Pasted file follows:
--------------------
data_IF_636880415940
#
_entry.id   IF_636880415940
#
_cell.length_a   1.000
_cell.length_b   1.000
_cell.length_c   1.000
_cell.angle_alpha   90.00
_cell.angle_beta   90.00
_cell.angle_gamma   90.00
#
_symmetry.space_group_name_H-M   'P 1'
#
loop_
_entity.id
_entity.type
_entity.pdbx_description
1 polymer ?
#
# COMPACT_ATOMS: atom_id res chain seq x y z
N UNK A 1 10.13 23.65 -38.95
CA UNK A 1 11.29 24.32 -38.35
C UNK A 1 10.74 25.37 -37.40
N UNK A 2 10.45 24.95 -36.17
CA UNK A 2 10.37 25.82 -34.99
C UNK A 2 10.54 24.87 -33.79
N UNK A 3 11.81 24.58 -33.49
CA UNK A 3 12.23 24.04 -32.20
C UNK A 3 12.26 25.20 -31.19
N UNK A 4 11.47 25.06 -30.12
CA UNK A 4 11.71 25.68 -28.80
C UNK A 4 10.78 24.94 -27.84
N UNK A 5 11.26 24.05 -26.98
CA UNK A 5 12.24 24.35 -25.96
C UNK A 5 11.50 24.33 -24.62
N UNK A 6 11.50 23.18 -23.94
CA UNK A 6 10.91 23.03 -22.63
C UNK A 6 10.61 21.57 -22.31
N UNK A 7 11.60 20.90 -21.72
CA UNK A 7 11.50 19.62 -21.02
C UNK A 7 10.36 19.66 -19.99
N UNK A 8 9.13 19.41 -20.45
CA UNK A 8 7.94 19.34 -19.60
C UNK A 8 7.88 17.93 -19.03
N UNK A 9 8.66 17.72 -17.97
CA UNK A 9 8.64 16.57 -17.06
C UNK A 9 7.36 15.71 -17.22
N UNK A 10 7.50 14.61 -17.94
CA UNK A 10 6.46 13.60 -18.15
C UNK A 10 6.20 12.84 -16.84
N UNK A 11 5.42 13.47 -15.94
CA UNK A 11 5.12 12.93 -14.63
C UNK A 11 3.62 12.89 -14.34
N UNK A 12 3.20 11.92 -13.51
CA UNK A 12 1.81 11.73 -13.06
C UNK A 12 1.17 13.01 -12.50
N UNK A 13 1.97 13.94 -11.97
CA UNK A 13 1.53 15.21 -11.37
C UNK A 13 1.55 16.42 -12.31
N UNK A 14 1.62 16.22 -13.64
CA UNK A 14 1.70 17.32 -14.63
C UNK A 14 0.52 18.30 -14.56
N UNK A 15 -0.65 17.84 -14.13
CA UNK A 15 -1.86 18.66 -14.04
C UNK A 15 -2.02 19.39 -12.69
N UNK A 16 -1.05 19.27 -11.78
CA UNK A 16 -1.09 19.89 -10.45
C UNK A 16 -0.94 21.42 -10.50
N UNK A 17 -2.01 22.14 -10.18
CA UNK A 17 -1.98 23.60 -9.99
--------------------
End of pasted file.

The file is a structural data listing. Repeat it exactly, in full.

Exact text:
data_IF_636880415940
#
_entry.id   IF_636880415940
#
_cell.length_a   1.000
_cell.length_b   1.000
_cell.length_c   1.000
_cell.angle_alpha   90.00
_cell.angle_beta   90.00
_cell.angle_gamma   90.00
#
_symmetry.space_group_name_H-M   'P 1'
#
loop_
_entity.id
_entity.type
_entity.pdbx_description
1 polymer ?
#
# COMPACT_ATOMS: atom_id res chain seq x y z
N UNK A 1 10.13 23.65 -38.95
CA UNK A 1 11.29 24.32 -38.35
C UNK A 1 10.74 25.37 -37.40
N UNK A 2 10.45 24.95 -36.17
CA UNK A 2 10.37 25.82 -34.99
C UNK A 2 10.54 24.87 -33.79
N UNK A 3 11.81 24.58 -33.49
CA UNK A 3 12.23 24.04 -32.20
C UNK A 3 12.26 25.20 -31.19
N UNK A 4 11.47 25.06 -30.12
CA UNK A 4 11.71 25.68 -28.80
C UNK A 4 10.78 24.94 -27.84
N UNK A 5 11.26 24.05 -26.98
CA UNK A 5 12.24 24.35 -25.96
C UNK A 5 11.50 24.33 -24.62
N UNK A 6 11.50 23.18 -23.94
CA UNK A 6 10.91 23.03 -22.63
C UNK A 6 10.61 21.57 -22.31
N UNK A 7 11.60 20.90 -21.72
CA UNK A 7 11.50 19.62 -21.02
C UNK A 7 10.36 19.66 -19.99
N UNK A 8 9.13 19.41 -20.45
CA UNK A 8 7.94 19.34 -19.60
C UNK A 8 7.88 17.93 -19.03
N UNK A 9 8.66 17.72 -17.97
CA UNK A 9 8.64 16.57 -17.06
C UNK A 9 7.36 15.71 -17.22
N UNK A 10 7.50 14.61 -17.94
CA UNK A 10 6.46 13.60 -18.15
C UNK A 10 6.20 12.84 -16.84
N UNK A 11 5.42 13.47 -15.94
CA UNK A 11 5.12 12.93 -14.63
C UNK A 11 3.62 12.89 -14.34
N UNK A 12 3.20 11.92 -13.51
CA UNK A 12 1.81 11.73 -13.06
C UNK A 12 1.17 13.01 -12.50
N UNK A 13 1.97 13.94 -11.97
CA UNK A 13 1.53 15.21 -11.37
C UNK A 13 1.55 16.42 -12.31
N UNK A 14 1.62 16.22 -13.64
CA UNK A 14 1.70 17.32 -14.63
C UNK A 14 0.52 18.30 -14.56
N UNK A 15 -0.65 17.84 -14.13
CA UNK A 15 -1.86 18.66 -14.04
C UNK A 15 -2.02 19.39 -12.69
N UNK A 16 -1.05 19.27 -11.78
CA UNK A 16 -1.09 19.89 -10.45
C UNK A 16 -0.94 21.42 -10.50
N UNK A 17 -2.01 22.14 -10.18
CA UNK A 17 -1.98 23.60 -9.99